In jury selection, I often discuss minimum expectations with the prospective jurors. I ask them if they know what a witness who takes the stand at trial needs to do before they begin to speak. The jury will chime in they need to take an oath. In conversation, I ask them if they know what that oath entails and they respond the witness needs to tell "the truth the whole truth and nothing but the truth". I then ask does anyone believe that is always the case and the response is always a resounding "NO". That exchange serves several purposes. Primarily it plants the seed of doubt in the jury that perhaps the witnesses called by the plaintiff will not tell "the truth the whole truth and nothing but the truth". This exchange also allows for a theme to be discussed with the jury in summations. How the minimum expectations of truthfulness, allowing a plaintiff to earn the trust and be worthy of a verdict in their favor, have not been met.
Consider the cross-examination by Tim Jones of our office of the plaintiff in Ina Allick-Diallo, Maria Davis and Rahim Davis v. Wokary Dit Boubaca Ouonogo and Mohamed Diakite, (Index no: 300445/15) before Judge Miles in June of 2018. Here, the plaintiff, Maria Davis, was confronted with a prior lawsuit for back pain in 2002, which was not revealed in her direct testimony. Her explanation was that she hurt her back but she was not injured. Tim Jones destroyed her credibility in front of the jury with the following exchange:
Q. And you told the jury before that you never were injured, the same parts of your body prior to the accident we are talking about today, which was July of 2014, you remember that testimony?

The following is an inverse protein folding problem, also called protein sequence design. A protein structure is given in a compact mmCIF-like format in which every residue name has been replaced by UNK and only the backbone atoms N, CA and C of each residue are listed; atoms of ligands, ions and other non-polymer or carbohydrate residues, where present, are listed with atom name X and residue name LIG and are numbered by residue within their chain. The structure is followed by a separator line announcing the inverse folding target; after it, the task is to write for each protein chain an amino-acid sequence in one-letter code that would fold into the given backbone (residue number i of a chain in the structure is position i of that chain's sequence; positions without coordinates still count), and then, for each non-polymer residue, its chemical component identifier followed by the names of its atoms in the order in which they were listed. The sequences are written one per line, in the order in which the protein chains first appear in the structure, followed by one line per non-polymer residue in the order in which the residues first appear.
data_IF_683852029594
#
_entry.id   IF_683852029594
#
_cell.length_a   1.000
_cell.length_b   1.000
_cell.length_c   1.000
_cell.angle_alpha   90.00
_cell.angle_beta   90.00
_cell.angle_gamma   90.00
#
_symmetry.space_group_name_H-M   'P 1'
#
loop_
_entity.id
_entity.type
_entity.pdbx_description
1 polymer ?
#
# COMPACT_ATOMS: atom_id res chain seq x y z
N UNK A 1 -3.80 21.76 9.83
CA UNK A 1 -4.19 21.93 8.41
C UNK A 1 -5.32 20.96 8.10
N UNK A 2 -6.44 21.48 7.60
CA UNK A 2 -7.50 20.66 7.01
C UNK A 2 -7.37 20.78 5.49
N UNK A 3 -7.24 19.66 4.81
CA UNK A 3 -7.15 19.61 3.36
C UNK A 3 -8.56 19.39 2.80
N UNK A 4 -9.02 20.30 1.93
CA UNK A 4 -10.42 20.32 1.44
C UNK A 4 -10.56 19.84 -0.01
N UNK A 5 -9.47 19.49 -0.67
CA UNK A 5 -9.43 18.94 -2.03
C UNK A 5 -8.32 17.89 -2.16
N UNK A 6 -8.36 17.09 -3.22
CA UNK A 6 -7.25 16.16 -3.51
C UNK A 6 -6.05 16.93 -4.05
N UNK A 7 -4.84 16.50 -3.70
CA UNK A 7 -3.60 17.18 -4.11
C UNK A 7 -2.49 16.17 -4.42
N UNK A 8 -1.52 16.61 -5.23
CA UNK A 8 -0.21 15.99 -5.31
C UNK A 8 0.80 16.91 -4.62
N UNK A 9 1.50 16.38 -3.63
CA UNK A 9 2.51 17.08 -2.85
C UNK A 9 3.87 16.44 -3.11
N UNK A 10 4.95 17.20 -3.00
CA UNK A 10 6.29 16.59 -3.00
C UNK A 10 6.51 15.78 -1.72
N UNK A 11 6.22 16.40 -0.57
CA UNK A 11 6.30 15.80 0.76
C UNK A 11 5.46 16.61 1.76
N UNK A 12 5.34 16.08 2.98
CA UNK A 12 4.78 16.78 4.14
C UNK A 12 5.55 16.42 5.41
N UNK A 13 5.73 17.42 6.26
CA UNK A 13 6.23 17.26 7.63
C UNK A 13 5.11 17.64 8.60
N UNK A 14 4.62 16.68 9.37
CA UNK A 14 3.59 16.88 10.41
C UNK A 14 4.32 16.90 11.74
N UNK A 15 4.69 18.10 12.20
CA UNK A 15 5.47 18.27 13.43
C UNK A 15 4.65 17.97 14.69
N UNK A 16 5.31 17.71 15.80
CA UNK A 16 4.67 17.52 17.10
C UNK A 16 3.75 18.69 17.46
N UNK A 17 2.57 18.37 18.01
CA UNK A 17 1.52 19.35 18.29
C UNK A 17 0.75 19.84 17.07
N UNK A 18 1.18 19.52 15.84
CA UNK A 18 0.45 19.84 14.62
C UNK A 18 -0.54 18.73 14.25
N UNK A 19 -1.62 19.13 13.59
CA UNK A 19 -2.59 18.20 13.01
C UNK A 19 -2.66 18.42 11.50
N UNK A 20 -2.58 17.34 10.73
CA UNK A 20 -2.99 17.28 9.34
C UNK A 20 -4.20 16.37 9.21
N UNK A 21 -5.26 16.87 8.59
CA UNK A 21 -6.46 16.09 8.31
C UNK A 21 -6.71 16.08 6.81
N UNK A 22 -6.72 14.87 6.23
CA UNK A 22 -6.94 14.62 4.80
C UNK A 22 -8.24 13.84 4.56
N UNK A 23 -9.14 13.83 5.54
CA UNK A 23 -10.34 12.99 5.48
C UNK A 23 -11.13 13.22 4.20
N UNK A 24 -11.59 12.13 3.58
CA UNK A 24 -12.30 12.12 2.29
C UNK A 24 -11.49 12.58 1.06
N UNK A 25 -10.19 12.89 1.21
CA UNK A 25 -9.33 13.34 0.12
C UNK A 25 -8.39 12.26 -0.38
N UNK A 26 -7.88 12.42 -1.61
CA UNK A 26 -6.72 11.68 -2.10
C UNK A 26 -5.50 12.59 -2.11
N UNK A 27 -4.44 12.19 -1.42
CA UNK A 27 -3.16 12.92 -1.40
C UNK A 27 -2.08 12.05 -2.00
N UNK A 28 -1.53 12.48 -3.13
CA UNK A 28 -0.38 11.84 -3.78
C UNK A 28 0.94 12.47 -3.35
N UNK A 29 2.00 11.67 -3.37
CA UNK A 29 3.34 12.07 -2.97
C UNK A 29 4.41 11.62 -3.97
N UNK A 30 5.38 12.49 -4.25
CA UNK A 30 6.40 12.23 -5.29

Q. Take a look at that document marked as Defendant's A for identification. Does that refresh your recollection as to whether or not you injured your back in June of 2002?
A. Not that I injured my back, I hurt my back, but not injured it.
Q. Hurt your back in the accident of 2002?
Q. So when you told the jury just moments ago that you never had any injuries to your back, that you injured your back only in this accident, that wasn't true, correct?
A. That is true, I didn't injure my back, I hurt my back.
Q. Did you bring a lawsuit for the accident from June of 2002?
A. I believe so.
Q. So, you're telling us for the first time on cross-examination you had a back injury and a lawsuit from an auto accident in 2002, correct?
A. No, but my back was hurting in 2002. It was not injured.
Q. Did you answer untruthfully on questions from your attorney because you thought the jury would give you less money?
Q. So you brought a lawsuit but you're telling us you weren't injured; is that right?
A. Right, my back was in pain.
Q. Your back was in pain?
A. My back was hurt, but it was not injured.
Q. Your back pain is the reason you brought the lawsuit, isn't it?
At this point, the witness can say anything she wants, as her credibility was shattered. Her attempt to parse words between being injured and in pain has fallen flat. This critical exchange on cross-examination was enough to frame the closing arguments in the case. Now, when the subject of "the truth the whole truth and nothing but the truth" is discussed in closing arguments, the jury will recall your discussion in Voir Dire and how you brought the concept to life on cross-examination.